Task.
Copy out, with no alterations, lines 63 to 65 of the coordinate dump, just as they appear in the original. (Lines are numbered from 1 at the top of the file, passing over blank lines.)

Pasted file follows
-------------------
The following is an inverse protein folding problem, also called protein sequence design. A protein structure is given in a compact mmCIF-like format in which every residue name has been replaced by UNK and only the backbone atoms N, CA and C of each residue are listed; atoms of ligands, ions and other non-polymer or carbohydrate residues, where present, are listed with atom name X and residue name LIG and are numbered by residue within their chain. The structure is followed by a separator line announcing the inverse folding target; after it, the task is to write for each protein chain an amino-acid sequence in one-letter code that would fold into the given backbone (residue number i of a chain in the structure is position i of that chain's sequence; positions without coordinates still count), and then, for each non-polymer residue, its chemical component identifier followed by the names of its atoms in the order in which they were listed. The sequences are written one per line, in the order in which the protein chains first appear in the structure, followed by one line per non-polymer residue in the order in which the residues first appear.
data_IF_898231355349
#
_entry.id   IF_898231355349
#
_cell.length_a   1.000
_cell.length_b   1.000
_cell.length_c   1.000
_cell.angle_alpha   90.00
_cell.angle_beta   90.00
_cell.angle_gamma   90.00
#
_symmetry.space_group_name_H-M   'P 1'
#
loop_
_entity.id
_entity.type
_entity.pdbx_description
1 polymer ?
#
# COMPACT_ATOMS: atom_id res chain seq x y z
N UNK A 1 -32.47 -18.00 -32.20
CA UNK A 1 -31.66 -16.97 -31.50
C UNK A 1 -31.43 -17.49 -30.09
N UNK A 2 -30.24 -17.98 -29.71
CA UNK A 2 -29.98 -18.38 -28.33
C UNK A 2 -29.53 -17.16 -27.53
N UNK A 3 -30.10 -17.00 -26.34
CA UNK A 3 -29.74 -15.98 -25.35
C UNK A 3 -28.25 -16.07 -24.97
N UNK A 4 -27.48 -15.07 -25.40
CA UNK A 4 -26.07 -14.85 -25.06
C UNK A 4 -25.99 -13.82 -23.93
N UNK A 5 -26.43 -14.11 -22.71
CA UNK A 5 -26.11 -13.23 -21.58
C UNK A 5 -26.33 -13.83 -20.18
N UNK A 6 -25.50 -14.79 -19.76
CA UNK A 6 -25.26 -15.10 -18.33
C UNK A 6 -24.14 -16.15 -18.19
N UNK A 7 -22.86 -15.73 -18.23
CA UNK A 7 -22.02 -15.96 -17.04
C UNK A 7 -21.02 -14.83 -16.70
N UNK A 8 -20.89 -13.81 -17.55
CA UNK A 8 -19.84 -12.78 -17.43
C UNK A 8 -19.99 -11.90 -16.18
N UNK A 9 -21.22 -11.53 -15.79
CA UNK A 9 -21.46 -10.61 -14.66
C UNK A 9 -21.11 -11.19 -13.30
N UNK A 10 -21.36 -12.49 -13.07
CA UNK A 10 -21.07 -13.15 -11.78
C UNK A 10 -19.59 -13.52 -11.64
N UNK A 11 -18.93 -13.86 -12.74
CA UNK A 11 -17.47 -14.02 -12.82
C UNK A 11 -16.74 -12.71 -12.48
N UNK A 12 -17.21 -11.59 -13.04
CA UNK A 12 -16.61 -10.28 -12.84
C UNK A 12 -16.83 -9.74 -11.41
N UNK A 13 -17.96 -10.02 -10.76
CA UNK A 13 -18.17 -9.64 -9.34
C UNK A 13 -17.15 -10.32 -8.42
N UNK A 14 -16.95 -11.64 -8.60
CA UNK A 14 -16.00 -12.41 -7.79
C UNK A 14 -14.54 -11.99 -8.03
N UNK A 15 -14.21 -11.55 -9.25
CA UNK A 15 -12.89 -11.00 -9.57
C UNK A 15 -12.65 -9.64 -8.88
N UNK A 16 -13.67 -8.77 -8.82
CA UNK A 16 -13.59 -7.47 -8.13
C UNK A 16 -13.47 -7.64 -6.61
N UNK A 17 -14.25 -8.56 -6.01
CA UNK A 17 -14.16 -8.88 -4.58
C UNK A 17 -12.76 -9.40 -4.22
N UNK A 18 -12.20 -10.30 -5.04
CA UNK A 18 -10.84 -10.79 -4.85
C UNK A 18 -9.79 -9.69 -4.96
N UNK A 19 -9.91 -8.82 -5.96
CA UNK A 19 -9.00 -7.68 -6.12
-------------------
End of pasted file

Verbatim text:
C UNK A 14 -14.54 -11.99 -8.03
N UNK A 15 -14.21 -11.55 -9.25
CA UNK A 15 -12.89 -11.00 -9.57